'I am getting nervous. But it's not because Trump is good. It's because people are stupid'. So said the (usually) very funny US comedian Bill Maher on TV recently. When I heard him say it, my first thought was: Trump's going to win. Not because Maher is right, but because I recognised something from the EU referendum campaign, when the great and the good - from metropolitan comedians to overpaid columnists — piled in to suggest that Brexit backers were all dimwitted lemmings, marching zombie-like off a cliff. Pro-EU devotees, some from positions of astonishing privilege, were punching down. It wasn't a good look, and it harmed their cause.
The parallels between Brexit and Trumpism are largely inaccurate. Brexit has been painted by some American commentators as indicative of a dark tide rising across the Atlantic, but this is far from the truth. Polls indicate that the primary reason for voting 'Leave' was national sovereignty and the belief that British laws should not be made in Belgium. Hardly radical. But where Brexit backers and Trump supporters do overlap is in their shared rejection of the establishment, and their belief in democracy as a means to peacefully wrest control back from the elites.
The Donald's key message — that ordinary people have been shut out and left behind - is an undeniable daily reality for many Americans. The fact that he is not one of those 'ordinary people' doesn't matter: his supporters just like the fact he isn't a Washington bureaucrat. But the establishment doesn't like having its views challenged. In Britain, our own elite kicked back against the Leave campaign's affront to its seniority. And in America, the upper echelons of society are also peering down and dismissing those it sees as revolting commoners.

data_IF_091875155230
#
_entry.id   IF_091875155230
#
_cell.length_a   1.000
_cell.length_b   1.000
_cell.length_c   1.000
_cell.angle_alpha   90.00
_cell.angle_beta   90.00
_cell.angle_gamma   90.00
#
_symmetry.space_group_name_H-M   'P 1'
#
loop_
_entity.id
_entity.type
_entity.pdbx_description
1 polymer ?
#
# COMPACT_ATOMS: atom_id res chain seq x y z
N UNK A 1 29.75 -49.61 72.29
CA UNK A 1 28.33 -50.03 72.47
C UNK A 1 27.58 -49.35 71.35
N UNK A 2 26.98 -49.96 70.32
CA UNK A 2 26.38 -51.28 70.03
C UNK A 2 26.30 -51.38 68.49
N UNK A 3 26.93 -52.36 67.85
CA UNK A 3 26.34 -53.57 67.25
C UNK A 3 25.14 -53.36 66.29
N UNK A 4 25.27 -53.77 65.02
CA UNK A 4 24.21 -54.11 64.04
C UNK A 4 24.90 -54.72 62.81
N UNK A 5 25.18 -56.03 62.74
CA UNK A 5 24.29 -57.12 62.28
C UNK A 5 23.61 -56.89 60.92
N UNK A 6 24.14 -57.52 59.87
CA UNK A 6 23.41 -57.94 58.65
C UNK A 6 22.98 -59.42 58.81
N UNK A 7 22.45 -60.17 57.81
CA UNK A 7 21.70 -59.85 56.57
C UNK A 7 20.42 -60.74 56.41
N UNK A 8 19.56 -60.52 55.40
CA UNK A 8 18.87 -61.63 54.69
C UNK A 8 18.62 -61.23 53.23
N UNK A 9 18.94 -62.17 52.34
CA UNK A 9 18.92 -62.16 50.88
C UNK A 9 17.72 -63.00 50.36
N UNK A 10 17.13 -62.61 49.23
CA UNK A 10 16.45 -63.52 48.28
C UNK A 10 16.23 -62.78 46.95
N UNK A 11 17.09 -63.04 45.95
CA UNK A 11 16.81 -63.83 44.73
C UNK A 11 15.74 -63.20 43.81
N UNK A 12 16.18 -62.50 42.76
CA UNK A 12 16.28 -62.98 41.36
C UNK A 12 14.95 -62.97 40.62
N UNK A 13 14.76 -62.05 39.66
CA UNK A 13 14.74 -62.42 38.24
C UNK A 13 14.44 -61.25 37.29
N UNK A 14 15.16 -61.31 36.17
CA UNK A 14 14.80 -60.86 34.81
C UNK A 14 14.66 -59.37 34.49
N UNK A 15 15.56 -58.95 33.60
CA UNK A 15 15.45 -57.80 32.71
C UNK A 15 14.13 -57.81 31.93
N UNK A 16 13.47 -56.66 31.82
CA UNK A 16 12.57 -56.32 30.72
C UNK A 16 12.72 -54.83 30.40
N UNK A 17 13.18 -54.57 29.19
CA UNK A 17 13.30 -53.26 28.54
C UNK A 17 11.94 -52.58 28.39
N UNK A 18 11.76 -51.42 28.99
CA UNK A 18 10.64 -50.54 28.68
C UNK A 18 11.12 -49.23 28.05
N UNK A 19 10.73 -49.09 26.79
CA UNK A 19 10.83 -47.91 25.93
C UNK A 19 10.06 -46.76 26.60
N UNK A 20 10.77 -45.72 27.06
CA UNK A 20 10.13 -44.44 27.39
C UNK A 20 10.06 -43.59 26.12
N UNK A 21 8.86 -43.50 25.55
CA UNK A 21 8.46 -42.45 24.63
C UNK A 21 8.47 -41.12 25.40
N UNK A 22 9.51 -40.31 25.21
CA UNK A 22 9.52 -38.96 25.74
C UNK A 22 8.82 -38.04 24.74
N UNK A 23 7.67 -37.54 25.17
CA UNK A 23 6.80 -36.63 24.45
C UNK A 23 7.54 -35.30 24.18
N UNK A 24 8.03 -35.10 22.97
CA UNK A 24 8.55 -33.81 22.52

Half of Trump's supporters can be put in 'a basket of deplorables,' said Hillary, to cheers and applause from her audience. 'They're racist, sexist, homophobic, xenophobic, Islamophobic, you name it.' She's got their number, it seems. But what it also revealed was that while Hillary's advisers may have spent some time trawling through extremist Alt-Right websites, they haven't actually bothered to go and meet any moderate, reluctant Trump supporters; the kind who have legitimate grievances and are open to persuasion.
The metropolitan left-wing has refused to acknowledge why such an enormous number of people are going to vote for Trump, an unprincipled amateur who is evidently not fit for office. But look at the alternative—Hillary Clinton, a Washington-soaked, political aristocrat openly batting for Wall Street.
During the EU referendum, all the name-calling and conceit proved to be counter-productive. The Brexiteers won, and now they are having the last laugh at the distraught, teary-eyed Remainers plodding along in denial at futile 'Marches for Europe'. But Brexit was a progressive choice favouring more democracy. It carries the clear potential, if executed with care, to improve the lot of both the UK and the rest of Europe. On the other hand, it's difficult to see what good can possibly come of a Trump presidency. Should Trump triumph, nobody on either side is coming out of this looking good.